Tapping his personal fortune — Forbes puts his net worth at $55.7 billion, making him one of the richest people in the world — Bloomberg is saturating the TV airwaves with ads not just in California, but also in the 13 other states with contests on Super Tuesday and more than a dozen others that vote later in March.
Even if a clear front-runner emerges from the four early states, that candidate will almost certainly be outspent by Bloomberg in cities where TV advertising is costly — Dallas, Houston, Chicago, Miami, Cleveland, Atlanta, Seattle, Boston, St. Louis and Detroit, among many others. And nobody will have his head start.
“Certainly it helps to have the ability to communicate a message broadly,” said Dan Kanninen, who is overseeing the state-by-state campaign operations that Bloomberg has begun setting up from coast to coast. “It’s something that’s unique. People have not tried to run a national campaign in this way.”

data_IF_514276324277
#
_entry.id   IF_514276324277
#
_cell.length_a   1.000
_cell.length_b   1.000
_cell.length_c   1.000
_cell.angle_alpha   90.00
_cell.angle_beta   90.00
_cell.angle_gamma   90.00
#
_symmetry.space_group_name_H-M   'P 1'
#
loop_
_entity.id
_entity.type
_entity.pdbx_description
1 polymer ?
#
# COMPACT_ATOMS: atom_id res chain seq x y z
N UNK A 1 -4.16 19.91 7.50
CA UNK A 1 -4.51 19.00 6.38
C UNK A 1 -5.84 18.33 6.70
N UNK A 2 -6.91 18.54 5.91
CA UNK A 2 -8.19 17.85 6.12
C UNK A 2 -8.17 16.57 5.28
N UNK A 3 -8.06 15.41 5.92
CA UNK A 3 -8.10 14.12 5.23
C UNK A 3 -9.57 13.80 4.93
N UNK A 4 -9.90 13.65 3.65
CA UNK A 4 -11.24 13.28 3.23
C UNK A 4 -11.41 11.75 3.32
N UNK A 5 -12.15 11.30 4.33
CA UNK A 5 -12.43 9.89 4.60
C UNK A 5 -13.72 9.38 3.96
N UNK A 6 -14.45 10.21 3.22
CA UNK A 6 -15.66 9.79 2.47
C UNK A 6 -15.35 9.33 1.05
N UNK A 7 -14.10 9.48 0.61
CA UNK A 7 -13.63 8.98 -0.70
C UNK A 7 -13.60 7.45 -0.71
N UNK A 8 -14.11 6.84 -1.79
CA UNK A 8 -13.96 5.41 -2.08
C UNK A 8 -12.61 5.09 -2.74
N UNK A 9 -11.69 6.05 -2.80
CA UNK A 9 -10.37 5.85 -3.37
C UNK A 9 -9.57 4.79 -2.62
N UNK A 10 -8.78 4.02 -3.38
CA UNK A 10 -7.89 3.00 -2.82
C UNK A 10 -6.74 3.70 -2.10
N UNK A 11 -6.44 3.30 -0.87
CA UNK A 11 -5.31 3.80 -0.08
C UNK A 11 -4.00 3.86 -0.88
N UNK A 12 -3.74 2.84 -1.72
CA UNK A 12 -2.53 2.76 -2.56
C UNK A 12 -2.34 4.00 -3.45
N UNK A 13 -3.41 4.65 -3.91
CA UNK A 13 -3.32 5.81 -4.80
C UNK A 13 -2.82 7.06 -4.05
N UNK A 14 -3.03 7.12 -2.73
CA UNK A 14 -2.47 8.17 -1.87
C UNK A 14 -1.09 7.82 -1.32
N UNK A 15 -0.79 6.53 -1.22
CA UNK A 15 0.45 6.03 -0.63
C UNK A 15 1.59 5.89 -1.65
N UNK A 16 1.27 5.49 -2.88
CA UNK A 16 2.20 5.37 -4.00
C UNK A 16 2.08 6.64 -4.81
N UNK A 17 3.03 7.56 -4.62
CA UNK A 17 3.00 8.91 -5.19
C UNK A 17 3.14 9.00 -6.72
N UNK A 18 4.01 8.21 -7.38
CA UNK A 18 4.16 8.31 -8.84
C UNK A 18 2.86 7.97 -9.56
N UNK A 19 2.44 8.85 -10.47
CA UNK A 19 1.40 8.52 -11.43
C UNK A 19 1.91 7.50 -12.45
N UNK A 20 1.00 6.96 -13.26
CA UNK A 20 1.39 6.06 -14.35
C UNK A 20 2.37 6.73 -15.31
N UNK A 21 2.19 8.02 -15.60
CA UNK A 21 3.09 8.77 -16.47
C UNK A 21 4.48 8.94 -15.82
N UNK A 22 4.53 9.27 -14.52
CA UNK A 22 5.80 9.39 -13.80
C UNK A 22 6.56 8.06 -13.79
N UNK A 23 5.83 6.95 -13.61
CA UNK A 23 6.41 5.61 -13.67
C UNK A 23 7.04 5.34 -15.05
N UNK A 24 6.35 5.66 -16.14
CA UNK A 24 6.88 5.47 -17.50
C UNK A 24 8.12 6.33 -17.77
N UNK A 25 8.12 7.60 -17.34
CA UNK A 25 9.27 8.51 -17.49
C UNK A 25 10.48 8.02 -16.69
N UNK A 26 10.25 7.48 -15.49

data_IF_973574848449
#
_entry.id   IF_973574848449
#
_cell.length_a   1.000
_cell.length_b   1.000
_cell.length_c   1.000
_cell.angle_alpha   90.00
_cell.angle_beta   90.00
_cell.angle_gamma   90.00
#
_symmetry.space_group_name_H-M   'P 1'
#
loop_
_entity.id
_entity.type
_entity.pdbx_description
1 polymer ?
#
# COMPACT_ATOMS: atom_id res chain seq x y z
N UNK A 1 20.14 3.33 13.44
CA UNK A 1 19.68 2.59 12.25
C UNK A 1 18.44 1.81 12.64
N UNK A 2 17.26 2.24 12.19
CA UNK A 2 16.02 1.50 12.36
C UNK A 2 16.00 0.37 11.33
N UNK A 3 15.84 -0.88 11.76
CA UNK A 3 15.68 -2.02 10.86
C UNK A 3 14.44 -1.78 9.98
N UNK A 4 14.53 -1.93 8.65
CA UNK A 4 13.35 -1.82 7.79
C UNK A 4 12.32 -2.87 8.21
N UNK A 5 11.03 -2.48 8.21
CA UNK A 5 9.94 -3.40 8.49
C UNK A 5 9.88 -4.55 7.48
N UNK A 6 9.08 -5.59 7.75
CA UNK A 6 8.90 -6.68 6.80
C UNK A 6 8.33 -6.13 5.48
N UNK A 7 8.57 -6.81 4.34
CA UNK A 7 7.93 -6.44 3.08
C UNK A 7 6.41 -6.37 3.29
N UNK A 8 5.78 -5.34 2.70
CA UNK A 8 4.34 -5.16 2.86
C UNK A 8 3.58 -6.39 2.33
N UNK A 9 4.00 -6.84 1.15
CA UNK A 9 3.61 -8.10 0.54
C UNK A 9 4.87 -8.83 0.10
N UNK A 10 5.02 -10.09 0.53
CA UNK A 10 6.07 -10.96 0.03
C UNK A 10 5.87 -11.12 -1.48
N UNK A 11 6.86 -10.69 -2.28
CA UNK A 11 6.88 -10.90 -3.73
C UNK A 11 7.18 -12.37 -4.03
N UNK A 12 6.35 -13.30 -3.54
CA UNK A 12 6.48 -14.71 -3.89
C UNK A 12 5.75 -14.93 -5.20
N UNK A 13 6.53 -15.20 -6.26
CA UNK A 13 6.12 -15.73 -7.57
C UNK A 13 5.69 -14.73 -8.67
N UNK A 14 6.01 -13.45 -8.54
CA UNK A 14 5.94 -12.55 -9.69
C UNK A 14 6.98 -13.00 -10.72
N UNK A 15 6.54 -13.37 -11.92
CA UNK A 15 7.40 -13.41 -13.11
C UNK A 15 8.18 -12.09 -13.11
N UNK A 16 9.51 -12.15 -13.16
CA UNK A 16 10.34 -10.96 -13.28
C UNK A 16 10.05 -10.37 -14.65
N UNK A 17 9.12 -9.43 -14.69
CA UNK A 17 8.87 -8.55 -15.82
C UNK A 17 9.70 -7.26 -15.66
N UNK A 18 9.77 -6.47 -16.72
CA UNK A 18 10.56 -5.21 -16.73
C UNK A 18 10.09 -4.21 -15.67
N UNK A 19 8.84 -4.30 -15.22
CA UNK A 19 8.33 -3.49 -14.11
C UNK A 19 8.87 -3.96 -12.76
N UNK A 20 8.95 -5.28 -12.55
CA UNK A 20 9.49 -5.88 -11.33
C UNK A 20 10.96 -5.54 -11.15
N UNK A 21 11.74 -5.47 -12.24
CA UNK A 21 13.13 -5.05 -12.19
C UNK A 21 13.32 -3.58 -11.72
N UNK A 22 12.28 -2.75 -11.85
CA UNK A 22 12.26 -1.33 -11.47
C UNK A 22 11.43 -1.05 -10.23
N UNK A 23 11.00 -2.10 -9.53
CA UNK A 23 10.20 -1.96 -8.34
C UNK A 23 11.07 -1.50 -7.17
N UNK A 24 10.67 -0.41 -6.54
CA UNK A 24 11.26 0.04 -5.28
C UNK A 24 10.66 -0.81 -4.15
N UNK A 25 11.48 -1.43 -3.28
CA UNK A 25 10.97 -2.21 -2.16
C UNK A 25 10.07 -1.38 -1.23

About 2% of Democratic delegates will be awarded in the first four states; 65% will be allocated in the contests that take place in March, Kanninen said.
Much of Bloomberg’s advertising runs during news and talk shows. In Los Angeles, he has paid $2,000 each time his 30-second spots aired during NBC’s “Today” show.
Prime time is far more expensive. The spots shown Friday during “Hawaii Five-0" and “Magnum P.I.” on CBS each costs $12,000 to run just in L.A. The 30 seconds during “60 Minutes” came to $30,000. Popular sports programs are even costlier. Bloomberg booked two commercials during the Vikings-Chargers game. The price each time was $45,000.
Many know little to nothing about the former New York City mayor. Others have concerns about his vast wealth.
Bloomberg’s ads highlight his fights against guns, tobacco and coal. They describe him as a stable leader tough enough to beat President Trump.